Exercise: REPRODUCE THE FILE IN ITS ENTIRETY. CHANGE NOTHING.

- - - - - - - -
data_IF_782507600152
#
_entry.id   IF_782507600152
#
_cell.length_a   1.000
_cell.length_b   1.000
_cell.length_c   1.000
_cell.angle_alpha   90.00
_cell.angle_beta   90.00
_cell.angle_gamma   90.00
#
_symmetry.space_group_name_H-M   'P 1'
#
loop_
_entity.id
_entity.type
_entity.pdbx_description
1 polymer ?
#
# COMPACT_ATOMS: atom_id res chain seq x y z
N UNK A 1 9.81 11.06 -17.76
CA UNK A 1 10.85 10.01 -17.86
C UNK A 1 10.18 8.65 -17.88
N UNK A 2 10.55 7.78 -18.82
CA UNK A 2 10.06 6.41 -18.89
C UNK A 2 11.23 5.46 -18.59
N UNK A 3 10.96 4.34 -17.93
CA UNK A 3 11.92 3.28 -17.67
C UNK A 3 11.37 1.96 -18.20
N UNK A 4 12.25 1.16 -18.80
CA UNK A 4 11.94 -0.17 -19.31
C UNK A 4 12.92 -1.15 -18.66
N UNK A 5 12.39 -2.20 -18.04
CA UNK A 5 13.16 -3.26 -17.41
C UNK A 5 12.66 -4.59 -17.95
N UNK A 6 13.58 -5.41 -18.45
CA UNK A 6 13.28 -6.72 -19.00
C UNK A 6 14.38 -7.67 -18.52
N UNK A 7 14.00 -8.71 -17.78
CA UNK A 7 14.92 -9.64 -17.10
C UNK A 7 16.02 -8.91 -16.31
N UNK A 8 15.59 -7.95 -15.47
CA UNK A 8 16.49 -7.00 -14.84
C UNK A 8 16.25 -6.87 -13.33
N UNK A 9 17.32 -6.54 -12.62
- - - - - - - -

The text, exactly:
data_IF_782507600152
#
_entry.id   IF_782507600152
#
_cell.length_a   1.000
_cell.length_b   1.000
_cell.length_c   1.000
_cell.angle_alpha   90.00
_cell.angle_beta   90.00
_cell.angle_gamma   90.00
#
_symmetry.space_group_name_H-M   'P 1'
#
loop_
_entity.id
_entity.type
_entity.pdbx_description
1 polymer ?
#
# COMPACT_ATOMS: atom_id res chain seq x y z
N UNK A 1 9.81 11.06 -17.76
CA UNK A 1 10.85 10.01 -17.86
C UNK A 1 10.18 8.65 -17.88
N UNK A 2 10.55 7.78 -18.82
CA UNK A 2 10.06 6.41 -18.89
C UNK A 2 11.23 5.46 -18.59
N UNK A 3 10.96 4.34 -17.93
CA UNK A 3 11.92 3.28 -17.67
C UNK A 3 11.37 1.96 -18.20
N UNK A 4 12.25 1.16 -18.80
CA UNK A 4 11.94 -0.17 -19.31
C UNK A 4 12.92 -1.15 -18.66
N UNK A 5 12.39 -2.20 -18.04
CA UNK A 5 13.16 -3.26 -17.41
C UNK A 5 12.66 -4.59 -17.95
N UNK A 6 13.58 -5.41 -18.45
CA UNK A 6 13.28 -6.72 -19.00
C UNK A 6 14.38 -7.67 -18.52
N UNK A 7 14.00 -8.71 -17.78
CA UNK A 7 14.92 -9.64 -17.10
C UNK A 7 16.02 -8.91 -16.31
N UNK A 8 15.59 -7.95 -15.47
CA UNK A 8 16.49 -7.00 -14.84
C UNK A 8 16.25 -6.87 -13.33
N UNK A 9 17.32 -6.54 -12.62